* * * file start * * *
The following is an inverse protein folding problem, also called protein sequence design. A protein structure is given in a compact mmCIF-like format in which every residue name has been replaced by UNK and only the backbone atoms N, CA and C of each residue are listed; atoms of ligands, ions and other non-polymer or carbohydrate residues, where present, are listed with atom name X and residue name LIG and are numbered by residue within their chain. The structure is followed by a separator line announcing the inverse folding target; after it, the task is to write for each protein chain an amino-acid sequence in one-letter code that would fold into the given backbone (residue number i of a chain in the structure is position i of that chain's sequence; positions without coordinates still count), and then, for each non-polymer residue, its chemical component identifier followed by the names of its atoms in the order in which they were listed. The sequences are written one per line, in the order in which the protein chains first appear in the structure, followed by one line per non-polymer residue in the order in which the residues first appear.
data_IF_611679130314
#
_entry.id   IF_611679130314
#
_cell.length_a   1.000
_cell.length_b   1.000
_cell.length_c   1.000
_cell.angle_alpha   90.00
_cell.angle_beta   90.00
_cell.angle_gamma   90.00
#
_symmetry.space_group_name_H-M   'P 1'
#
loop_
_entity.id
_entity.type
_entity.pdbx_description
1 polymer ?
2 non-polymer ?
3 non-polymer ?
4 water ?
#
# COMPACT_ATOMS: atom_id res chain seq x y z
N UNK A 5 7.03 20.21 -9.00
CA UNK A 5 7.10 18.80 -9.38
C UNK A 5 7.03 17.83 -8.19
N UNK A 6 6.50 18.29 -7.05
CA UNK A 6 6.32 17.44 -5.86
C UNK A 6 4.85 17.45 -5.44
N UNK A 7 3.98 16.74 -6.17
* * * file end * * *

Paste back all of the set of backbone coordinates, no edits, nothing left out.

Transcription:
The following is an inverse protein folding problem, also called protein sequence design. A protein structure is given in a compact mmCIF-like format in which every residue name has been replaced by UNK and only the backbone atoms N, CA and C of each residue are listed; atoms of ligands, ions and other non-polymer or carbohydrate residues, where present, are listed with atom name X and residue name LIG and are numbered by residue within their chain. The structure is followed by a separator line announcing the inverse folding target; after it, the task is to write for each protein chain an amino-acid sequence in one-letter code that would fold into the given backbone (residue number i of a chain in the structure is position i of that chain's sequence; positions without coordinates still count), and then, for each non-polymer residue, its chemical component identifier followed by the names of its atoms in the order in which they were listed. The sequences are written one per line, in the order in which the protein chains first appear in the structure, followed by one line per non-polymer residue in the order in which the residues first appear.
data_IF_611679130314
#
_entry.id   IF_611679130314
#
_cell.length_a   1.000
_cell.length_b   1.000
_cell.length_c   1.000
_cell.angle_alpha   90.00
_cell.angle_beta   90.00
_cell.angle_gamma   90.00
#
_symmetry.space_group_name_H-M   'P 1'
#
loop_
_entity.id
_entity.type
_entity.pdbx_description
1 polymer ?
2 non-polymer ?
3 non-polymer ?
4 water ?
#
# COMPACT_ATOMS: atom_id res chain seq x y z
N UNK A 5 7.03 20.21 -9.00
CA UNK A 5 7.10 18.80 -9.38
C UNK A 5 7.03 17.83 -8.19
N UNK A 6 6.50 18.29 -7.05
CA UNK A 6 6.32 17.44 -5.86
C UNK A 6 4.85 17.45 -5.44
N UNK A 7 3.98 16.74 -6.17